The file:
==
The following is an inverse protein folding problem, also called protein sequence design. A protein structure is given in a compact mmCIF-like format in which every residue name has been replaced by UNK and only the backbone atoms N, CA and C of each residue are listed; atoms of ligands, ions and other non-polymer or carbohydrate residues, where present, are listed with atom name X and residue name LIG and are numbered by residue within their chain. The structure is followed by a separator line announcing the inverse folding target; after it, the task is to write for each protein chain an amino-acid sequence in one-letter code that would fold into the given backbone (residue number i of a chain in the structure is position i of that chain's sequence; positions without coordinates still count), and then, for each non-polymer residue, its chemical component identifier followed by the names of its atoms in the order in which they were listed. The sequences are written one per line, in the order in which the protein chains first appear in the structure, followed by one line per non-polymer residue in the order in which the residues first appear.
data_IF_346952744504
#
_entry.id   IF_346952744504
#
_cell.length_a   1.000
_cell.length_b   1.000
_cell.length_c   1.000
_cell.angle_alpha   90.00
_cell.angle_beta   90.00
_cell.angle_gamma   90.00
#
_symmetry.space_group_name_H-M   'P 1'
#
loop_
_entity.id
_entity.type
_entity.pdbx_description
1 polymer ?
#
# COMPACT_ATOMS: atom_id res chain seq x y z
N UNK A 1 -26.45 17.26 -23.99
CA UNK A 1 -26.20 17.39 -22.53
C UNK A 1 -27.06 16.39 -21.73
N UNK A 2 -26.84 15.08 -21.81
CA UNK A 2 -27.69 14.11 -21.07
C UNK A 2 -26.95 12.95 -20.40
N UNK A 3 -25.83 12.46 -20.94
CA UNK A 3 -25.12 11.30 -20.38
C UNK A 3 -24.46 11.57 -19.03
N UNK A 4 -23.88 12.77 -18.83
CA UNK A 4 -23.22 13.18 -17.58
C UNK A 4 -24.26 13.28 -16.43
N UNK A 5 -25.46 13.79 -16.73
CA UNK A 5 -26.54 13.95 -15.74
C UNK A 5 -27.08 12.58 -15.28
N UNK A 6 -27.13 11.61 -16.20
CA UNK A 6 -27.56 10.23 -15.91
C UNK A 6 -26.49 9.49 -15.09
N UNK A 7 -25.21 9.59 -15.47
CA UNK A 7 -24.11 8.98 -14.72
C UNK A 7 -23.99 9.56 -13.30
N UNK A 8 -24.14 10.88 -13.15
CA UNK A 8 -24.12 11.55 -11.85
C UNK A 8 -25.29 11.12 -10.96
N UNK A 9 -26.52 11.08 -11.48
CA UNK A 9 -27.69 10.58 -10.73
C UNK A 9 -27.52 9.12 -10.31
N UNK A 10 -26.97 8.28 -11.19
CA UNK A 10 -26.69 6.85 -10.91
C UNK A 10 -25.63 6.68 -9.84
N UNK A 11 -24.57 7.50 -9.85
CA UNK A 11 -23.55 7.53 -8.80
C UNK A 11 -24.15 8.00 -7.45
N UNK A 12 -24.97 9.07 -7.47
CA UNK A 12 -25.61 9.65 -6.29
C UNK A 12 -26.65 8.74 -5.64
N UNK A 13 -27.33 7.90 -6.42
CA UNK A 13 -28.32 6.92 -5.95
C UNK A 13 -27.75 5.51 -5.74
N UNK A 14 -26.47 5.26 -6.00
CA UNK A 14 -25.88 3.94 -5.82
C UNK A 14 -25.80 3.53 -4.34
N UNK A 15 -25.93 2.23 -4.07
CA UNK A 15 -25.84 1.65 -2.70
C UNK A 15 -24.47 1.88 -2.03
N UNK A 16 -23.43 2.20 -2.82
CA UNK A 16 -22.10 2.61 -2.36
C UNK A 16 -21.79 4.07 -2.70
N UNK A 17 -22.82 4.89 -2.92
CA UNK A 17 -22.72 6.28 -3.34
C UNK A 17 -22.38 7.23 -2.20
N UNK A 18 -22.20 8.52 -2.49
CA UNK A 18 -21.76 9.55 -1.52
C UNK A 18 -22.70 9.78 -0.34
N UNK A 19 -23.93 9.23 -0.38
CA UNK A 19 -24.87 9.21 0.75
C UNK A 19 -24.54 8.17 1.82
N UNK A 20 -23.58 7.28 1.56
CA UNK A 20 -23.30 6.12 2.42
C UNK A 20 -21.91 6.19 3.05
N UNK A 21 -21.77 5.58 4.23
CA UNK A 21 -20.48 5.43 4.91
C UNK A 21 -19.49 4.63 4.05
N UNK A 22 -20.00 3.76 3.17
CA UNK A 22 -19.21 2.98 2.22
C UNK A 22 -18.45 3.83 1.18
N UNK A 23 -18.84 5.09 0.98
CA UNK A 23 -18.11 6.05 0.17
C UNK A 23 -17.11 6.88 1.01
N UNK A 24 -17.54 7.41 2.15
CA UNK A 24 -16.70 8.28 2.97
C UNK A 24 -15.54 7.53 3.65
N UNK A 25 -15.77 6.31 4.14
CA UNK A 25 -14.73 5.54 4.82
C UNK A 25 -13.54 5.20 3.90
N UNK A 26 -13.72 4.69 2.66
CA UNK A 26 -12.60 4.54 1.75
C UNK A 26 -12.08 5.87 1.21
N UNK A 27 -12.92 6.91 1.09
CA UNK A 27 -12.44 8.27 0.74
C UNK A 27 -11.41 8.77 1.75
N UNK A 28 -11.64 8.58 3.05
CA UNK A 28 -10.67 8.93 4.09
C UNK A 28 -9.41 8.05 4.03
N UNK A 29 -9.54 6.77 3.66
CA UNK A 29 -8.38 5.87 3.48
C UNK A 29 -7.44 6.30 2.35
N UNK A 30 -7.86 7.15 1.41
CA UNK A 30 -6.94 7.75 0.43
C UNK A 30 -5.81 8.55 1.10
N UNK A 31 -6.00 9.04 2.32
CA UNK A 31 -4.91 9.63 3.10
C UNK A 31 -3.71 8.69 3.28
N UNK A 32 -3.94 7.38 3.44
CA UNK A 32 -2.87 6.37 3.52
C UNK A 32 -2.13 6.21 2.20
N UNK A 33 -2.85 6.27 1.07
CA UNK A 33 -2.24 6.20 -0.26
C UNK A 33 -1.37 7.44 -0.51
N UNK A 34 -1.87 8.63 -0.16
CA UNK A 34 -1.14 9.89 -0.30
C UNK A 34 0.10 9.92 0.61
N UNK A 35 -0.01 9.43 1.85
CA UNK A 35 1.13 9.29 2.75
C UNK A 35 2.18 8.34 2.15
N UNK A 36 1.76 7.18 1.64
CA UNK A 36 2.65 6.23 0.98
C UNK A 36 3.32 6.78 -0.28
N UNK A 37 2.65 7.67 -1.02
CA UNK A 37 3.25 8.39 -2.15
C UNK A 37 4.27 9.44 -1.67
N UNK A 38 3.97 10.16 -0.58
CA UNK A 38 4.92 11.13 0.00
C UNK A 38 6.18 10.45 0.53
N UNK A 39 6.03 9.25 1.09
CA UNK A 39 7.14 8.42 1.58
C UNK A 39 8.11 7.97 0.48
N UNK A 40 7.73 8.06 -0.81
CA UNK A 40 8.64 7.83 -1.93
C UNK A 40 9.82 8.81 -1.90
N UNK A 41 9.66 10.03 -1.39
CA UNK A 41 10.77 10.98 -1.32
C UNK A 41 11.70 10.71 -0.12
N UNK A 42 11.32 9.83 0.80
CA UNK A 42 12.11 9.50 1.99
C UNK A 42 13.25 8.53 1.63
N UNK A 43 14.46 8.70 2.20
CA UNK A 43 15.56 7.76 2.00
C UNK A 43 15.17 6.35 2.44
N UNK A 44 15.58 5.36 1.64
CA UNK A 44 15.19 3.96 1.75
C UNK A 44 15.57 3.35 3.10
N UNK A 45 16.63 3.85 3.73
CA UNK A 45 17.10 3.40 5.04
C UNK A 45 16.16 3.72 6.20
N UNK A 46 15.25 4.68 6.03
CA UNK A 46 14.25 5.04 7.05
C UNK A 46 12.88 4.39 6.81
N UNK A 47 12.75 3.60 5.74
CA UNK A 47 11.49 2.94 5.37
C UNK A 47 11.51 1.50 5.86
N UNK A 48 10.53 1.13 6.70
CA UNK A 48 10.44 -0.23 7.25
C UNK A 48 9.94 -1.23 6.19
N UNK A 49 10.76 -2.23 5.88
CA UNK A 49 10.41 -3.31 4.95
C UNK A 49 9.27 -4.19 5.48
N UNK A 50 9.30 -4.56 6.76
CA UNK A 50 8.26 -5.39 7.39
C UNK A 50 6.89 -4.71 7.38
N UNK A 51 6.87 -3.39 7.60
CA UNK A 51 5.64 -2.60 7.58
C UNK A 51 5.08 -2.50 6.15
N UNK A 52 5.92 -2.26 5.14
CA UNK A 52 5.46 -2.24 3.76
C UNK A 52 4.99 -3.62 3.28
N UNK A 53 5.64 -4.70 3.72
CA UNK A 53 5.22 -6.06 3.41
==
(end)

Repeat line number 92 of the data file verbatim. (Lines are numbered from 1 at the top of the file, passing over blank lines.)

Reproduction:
CA UNK A 24 -16.70 8.28 2.97